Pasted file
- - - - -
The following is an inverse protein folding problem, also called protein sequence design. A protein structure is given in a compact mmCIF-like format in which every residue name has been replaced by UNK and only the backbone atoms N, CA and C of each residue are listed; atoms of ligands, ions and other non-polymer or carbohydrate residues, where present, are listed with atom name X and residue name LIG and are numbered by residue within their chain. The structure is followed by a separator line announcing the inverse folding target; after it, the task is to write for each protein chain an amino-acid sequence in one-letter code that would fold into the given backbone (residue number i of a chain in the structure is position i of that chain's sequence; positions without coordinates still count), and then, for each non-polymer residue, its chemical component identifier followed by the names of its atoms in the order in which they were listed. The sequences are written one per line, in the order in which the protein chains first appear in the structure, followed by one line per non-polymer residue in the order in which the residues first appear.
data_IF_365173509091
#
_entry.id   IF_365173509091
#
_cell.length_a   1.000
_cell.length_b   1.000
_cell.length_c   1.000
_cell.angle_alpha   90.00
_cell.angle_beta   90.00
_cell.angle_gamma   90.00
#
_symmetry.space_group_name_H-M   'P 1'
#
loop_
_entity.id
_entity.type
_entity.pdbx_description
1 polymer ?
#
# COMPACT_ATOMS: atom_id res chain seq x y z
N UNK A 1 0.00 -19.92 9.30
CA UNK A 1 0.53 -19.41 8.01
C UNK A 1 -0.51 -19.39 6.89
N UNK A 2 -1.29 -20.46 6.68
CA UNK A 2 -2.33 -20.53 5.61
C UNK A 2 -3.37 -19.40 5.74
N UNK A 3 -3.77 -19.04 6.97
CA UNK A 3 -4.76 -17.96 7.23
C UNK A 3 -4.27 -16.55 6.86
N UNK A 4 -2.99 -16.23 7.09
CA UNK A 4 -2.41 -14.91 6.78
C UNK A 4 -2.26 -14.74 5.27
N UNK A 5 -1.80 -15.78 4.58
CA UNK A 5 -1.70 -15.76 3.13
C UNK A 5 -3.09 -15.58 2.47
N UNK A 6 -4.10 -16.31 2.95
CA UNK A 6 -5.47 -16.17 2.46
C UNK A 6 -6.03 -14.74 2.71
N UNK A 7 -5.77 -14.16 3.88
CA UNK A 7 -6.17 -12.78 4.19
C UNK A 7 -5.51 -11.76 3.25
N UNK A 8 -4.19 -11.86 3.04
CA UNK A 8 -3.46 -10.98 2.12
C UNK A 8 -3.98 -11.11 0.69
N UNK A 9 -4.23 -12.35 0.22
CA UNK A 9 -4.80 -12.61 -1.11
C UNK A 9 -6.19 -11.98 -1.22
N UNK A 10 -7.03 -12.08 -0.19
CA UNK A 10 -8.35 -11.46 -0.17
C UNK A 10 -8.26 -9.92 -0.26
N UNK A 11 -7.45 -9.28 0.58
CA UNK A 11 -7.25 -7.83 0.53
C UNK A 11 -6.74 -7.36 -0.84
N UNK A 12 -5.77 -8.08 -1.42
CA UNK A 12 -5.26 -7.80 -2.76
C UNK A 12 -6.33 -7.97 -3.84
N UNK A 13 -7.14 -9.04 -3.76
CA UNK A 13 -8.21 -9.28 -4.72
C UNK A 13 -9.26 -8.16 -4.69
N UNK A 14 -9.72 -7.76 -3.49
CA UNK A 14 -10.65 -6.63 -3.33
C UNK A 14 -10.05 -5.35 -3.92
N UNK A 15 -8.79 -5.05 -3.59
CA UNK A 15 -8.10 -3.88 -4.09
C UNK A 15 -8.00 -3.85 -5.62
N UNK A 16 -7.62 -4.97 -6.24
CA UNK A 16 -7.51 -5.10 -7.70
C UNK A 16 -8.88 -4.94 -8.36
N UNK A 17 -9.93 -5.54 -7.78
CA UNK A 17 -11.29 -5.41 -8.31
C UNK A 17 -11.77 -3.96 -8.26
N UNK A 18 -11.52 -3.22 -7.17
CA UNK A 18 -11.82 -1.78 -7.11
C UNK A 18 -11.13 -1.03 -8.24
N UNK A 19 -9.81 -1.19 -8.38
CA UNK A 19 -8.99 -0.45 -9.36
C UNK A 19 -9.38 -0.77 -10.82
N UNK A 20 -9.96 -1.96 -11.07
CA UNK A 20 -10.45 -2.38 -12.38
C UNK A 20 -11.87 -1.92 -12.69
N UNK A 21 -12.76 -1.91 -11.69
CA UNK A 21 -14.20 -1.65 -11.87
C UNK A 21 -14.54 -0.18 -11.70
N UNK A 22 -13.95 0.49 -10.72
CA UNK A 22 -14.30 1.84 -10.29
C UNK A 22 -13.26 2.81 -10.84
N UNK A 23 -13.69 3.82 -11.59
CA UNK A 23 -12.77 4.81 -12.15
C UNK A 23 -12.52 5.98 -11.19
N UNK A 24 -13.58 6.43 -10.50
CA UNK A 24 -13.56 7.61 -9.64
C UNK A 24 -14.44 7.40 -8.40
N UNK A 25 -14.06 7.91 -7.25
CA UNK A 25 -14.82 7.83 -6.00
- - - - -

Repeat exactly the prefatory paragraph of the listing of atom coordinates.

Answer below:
The following is an inverse protein folding problem, also called protein sequence design. A protein structure is given in a compact mmCIF-like format in which every residue name has been replaced by UNK and only the backbone atoms N, CA and C of each residue are listed; atoms of ligands, ions and other non-polymer or carbohydrate residues, where present, are listed with atom name X and residue name LIG and are numbered by residue within their chain. The structure is followed by a separator line announcing the inverse folding target; after it, the task is to write for each protein chain an amino-acid sequence in one-letter code that would fold into the given backbone (residue number i of a chain in the structure is position i of that chain's sequence; positions without coordinates still count), and then, for each non-polymer residue, its chemical component identifier followed by the names of its atoms in the order in which they were listed. The sequences are written one per line, in the order in which the protein chains first appear in the structure, followed by one line per non-polymer residue in the order in which the residues first appear.